"Therefore the Virgin is immortal to this day, seeing that he who had dwelt in her transported her to the regions of her assumption" (Timothy of Jerusalem Homily on Simeon and Anna; 400 AD).

"And from that time forth all knew that the spotless and precious body had been transferred to paradise" (John the Theologian, The Falling Asleep of Mary; 400 AD) 



"The Apostles took up her body on a bier and placed it in a tomb; and they guarded it, expecting the Lord to come. And behold, again the Lord stood by them; and the holy body having been received, He commanded that it be taken in a cloud into paradise: where now, rejoined to the soul, [Mary] rejoices with the Lord's chosen ones..." (Gregory of Tours, Eight Books of Miracles, 1:4; 575-593 A.D.)
 St. John Damascene, living in the desert outside Jerusalem in the early 700's, gave the same testimony:
"In the Holy and divinely-inspired Scriptures no mention is made of anything concerning the end of Mary the Holy Mother of God; but we have received from ancient and most truthful tradition ... the Apostles ... opened the coffin.  And they were unable anywhere to find her most lauded body ... Struck by the wonder of the mystery they could only think that He who had been pleased to become incarnate from her in His own Person and to become Man and to be born in the flesh, God the Word, the Lord of Glory ... was pleased even after her departure from life to honor her immaculate and undefiled body with incorruption and with translation prior to the common and universal resurrection." (Second Homily on the Dormition of Mary, c.715 A.D.)
The celebration of Mary's Dormition in the liturgy was first recorded in Palestine in the late 400's and was taken up throughout the Eastern Church and then the West throughout the 500's.  

In the end, I see the Assumption's credibility as standing head-and-shoulders above the Rapture's:

And thus, I was forced to change my tune.  Which is good because on top of everything I have already shared, in 1950 Pope Pius XII used the power of the keys to definitively state that Mary's assumption is a legitimate point of the Faith that has come to us from the Apostles.  To neglect it is forego knowledge of one of the "many other things" that Jesus did that were not written down in Scripture (Jn. 21:25), but have been preserved within the living memory of His Church.  And that Church is, in the words of Scripture, "the pillar and foundation of truth" (1 Tim. 3:15).

Tuesday, August 14, 2018

Book Review: "Reform Yourself!" by Shaun McAfee

This past October marked the 500th anniversary of the start of the Protestant Reformation. A number of solid Catholic books, introducing readers to the key figures of the Reformation and Counter-Reformation, were released to mark the occasion; but Shaun McAfee's Reform Yourself!, is an utterly original offering. His subtitle explains why: How to Pray, Find Peace, and Grow in Faith with the Saints of the Counter-Reformation

In the space of 197 pages, McAfee not only introduces us to ten saints of that tumultuous period, but zeroes in on the key virtues exhibited by each and provides practical suggestions for cultivating these habits today. You will be inspired and challenged by Saints Francis de Sales (practical apologist), Ignatius of Loyola (educator), Teresa of Avila (mystic), Robert Bellarmine (scholarly apologist), Aloysius Gonzaga (youth), Pius V, Philip Neri (humorist), John of the Cross (contemplative), Jane Frances de Chantal (humble servant), and Charles Borromeo (pastor).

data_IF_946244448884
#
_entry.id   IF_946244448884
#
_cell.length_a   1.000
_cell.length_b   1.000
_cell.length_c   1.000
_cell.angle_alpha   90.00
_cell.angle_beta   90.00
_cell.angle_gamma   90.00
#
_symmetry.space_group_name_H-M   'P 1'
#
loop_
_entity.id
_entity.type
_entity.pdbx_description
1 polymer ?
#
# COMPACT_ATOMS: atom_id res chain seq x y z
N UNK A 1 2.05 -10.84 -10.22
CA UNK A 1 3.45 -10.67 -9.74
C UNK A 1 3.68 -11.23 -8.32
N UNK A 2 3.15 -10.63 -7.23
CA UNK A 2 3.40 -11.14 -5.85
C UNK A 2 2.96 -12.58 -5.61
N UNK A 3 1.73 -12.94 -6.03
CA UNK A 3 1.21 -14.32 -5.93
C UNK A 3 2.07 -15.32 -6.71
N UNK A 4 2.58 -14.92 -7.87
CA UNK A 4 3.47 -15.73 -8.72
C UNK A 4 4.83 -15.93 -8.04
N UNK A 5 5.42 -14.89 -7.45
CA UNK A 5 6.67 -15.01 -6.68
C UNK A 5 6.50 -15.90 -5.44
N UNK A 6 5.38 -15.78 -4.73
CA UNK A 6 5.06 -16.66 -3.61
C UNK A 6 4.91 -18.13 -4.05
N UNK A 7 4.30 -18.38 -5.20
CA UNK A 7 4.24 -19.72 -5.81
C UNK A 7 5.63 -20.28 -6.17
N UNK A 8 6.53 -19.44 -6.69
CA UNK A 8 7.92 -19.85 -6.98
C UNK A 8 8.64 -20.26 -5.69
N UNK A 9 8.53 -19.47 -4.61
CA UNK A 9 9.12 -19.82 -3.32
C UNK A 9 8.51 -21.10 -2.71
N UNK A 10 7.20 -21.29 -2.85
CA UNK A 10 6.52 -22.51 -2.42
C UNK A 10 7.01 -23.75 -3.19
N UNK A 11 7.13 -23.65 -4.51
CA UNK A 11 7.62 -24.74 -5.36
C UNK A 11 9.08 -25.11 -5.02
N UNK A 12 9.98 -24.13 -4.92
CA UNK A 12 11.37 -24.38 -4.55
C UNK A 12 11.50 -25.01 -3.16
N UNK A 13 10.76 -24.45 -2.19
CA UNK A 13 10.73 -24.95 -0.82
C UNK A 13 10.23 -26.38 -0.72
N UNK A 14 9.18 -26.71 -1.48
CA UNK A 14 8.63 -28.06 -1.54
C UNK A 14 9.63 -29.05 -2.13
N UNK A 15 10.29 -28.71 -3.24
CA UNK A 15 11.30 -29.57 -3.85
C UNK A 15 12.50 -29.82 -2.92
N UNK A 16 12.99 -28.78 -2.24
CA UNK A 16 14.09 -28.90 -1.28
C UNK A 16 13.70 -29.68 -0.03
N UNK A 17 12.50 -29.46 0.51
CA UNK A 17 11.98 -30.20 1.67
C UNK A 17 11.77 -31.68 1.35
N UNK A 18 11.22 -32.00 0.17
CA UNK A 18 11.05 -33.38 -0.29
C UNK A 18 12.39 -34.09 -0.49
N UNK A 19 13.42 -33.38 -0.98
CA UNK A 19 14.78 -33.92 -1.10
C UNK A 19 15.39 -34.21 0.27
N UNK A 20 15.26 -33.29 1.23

Each of us is called to sainthood. To that end, McAfee wisely directs us to look to both the saints we hope to imitate and those with whom we already share a vocation. The book flows well, with biographical sketches proceeding at a brisk pace. (Chapters are capped off with suggestions of full-length biographies for those who want to go deeper.) The heart of each chapter, though, is how to join a particular saint in his or her imitation of Christ; and I was impressed with McAfee's analysis and plans for action. He had me in the first chapter where he points out that, if we want to imitate Francis de Sales' skill as a writer, then we must first become effective readers, which entails: 

  1. Reading at a pace sufficient for our level of study
  2. Keeping notes
  3. Making use of reference guides, compendiums, and commentaries
  4. Trying to enjoy what we read (since that aids memory)

The importance of each is explained and expanded upon. McAfee then proceeds to scrutinize de Sales' success as writer and speaker, and what steps we should take to do the same.

As I said, Reform Yourself!, is a thoroughly original treatment of the Counter-Reformation. Hats off to Mr. McAfee.

Sunday, August 5, 2018

Christopher West's "Eclipse of the Body"

I have read several of Christopher West's books, heard him speak, and even had the pleasure of interviewing him once upon a time. His new release couldn't be more timely: first, our already-sex-obsessed culture is sinking, faster every month, into a swamp of confusion and lust; and second, this year marks the 50th anniversary of Humanae Vitae's release. (These two subjects are not unrelated.)



West's Eclipse of the Body makes a powerful case that  it was Christianity's embrace of contraception that unleashed the present darkness. I loved that it was a quick read, chock-full of pithy, memorable formulations of the truth. He reminds us of the meaning, the purpose of gender, and traces, step-by-step, how the sterilization of the sexual act has led to the progressive breakdown of family and society. Don't believe me? Please, by all means, pick up a copy of the book and show me where West goes astray. (I've have to warn you, though, you will also find yourself arguing with Blessed Pope Paul VI and Pope St. John Paul II.)

Even more important than showing us where we went wrong, however, is West's ability to articulate the answer: the Gospel of Jesus Christ. West deftly explains John Paul II's Theology of the Body, the most thorough exposition (to date) of God's purpose for the human body. This new book is a gift to the Church. (Speaking of gifts - I already passed my copy on to my 17 year old.)